Health care professionals who have turned to a central transfer center implemented to help get the sickest Nebraskans the care they need say the system isn't working as well as needed.
Gov. Pete Ricketts on Sept. 1 brought back the transfer center, a central clearinghouse for finding available hospital beds, as COVID-19 hospitalizations continued to rise.
The transfer center had first been used last year, with a fair amount of success, as hospitals in the state's more rural areas were able to find beds in the state's larger facilities for often critically ill COVID-19 patients.
That transfer center was run by CHI Health. The version brought back this month is being run by Nomi Health, the Utah-based company that ran COVID-19 testing operations for the state until earlier this summer.
The previous central transfer center focused mostly on finding beds for COVID-19 patients. The new version aims to find beds for any patient, but that's proven a challenge for those most in need of care.
Last week, during a media briefing, Bryan Health officials said the transfer center was not proving helpful in cases where very sick patients who were not stable needed to get to a larger hospital.
"The ability to transfer unstable patients is not there," said Bob Ravenscroft, Bryan's vice president of advancement.
Ricketts said Monday that no hospital CEOs have contacted him about problems with the transfer center.
However, Dr. Gary Anthone, the state's chief medical officer, said he was aware of concerns regarding the ability to transfer unstable patients, and he said there may be "some upcoming news" regarding that issue.
On Wednesday, the Nebraska Department of Health and Human Services said in a statement that the transfer center "continues to work with Nebraska medical facilities to ensure safe transport and adherence to the requirements that have been outlined to the providers."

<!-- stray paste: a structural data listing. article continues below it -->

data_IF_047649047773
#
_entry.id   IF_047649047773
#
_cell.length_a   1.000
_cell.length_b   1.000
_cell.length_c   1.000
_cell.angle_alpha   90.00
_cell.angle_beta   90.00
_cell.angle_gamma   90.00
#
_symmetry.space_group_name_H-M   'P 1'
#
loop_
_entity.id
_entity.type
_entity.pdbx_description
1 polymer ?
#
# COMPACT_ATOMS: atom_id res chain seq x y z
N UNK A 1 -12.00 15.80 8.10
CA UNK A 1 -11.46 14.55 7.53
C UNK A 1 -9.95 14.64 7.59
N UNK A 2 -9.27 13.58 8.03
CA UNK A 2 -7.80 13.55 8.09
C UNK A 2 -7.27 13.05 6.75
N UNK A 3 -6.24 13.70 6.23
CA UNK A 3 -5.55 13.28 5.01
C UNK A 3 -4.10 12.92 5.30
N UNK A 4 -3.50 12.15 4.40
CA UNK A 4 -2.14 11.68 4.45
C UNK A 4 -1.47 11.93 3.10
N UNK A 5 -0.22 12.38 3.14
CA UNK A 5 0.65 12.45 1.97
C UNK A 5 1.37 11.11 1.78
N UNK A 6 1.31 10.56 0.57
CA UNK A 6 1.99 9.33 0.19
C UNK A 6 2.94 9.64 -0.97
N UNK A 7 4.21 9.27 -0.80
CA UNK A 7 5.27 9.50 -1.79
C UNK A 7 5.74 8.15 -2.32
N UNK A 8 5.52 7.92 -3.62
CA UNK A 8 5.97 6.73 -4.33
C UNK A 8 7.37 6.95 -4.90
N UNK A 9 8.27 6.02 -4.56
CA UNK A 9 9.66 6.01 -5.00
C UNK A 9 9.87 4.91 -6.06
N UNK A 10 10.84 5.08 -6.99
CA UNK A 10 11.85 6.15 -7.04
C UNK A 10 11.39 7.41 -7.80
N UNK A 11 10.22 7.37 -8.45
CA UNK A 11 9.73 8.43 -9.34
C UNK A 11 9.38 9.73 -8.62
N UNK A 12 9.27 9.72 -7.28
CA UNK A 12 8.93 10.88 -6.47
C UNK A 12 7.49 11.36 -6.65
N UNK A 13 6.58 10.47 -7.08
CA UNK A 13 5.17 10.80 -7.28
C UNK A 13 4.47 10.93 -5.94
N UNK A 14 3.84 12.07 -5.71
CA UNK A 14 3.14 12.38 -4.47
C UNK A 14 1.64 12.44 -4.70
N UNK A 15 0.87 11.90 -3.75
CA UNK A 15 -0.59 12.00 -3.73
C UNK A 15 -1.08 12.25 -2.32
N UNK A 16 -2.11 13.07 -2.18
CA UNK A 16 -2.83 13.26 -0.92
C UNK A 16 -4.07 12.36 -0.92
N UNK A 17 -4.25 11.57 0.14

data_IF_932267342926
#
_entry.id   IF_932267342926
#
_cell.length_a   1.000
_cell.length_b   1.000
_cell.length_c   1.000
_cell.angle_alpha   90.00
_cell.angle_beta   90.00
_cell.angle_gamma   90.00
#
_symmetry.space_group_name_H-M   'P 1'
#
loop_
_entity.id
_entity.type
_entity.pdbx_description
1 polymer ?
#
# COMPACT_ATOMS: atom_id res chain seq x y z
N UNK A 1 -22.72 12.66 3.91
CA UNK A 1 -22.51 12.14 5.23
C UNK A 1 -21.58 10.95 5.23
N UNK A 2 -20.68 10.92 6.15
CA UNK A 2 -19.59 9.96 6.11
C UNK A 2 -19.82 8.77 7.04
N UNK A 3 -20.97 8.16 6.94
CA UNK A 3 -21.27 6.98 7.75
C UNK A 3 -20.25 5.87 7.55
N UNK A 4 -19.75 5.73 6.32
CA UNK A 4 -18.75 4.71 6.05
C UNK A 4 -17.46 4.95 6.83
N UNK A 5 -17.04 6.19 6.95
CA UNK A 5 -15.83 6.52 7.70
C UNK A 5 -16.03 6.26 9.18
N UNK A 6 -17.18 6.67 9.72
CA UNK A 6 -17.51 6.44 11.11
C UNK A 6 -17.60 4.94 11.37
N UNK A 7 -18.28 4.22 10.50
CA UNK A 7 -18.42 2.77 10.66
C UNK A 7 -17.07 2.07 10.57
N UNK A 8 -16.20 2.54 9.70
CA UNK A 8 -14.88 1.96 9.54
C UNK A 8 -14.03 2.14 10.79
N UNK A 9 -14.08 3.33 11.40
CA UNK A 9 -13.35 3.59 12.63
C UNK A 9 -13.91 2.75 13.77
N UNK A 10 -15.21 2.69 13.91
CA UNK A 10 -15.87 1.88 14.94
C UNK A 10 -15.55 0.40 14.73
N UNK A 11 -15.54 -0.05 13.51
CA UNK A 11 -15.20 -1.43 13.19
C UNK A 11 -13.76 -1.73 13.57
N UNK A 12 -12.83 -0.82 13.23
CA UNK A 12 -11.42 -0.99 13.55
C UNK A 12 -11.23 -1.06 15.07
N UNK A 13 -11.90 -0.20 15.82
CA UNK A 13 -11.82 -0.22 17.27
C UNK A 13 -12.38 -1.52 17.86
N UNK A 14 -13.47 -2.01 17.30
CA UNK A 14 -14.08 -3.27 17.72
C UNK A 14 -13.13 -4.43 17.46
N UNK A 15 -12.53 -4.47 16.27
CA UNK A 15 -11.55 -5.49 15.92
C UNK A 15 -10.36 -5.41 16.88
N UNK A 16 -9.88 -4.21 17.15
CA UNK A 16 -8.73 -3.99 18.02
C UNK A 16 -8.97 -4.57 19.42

The statement also said that a working group of coalitions, facilities, subject matter experts, NOMI and DHHS has been created to "address needs and feedback with the transfer center as well as to enhance standard operating procedures for operations going forward."
Dr. Kevin Reichmuth, a Lincoln pulmonologist, said part of the problem is that the hospitals in Lincoln and Omaha, which have more specialists available and offer the highest levels of care, are generally full.
"We live at the edge of hospital capacity literally every day," said Reichmuth, who treats patients at both Bryan and CHI St. Elizabeth in Lincoln.
As of Wednesday, there were 425 adult COVID-19 patients in the state's hospitals, according to the dashboard that Ricketts reinstated on Monday. More than a quarter of those patients, 119, were in intensive care.
But there also were nearly 2,300 adult patients and more than 200 pediatric patients in hospitals across the state for other reasons.
In addition, because of staffing shortages, the number of beds available for all those patients had dropped below 3,900 as of Wednesday, down from more than 4,200 last fall.
Many smaller hospitals have beds available, but when patients come in with medical needs the small facilities are not equipped to handle, a transfer becomes necessary.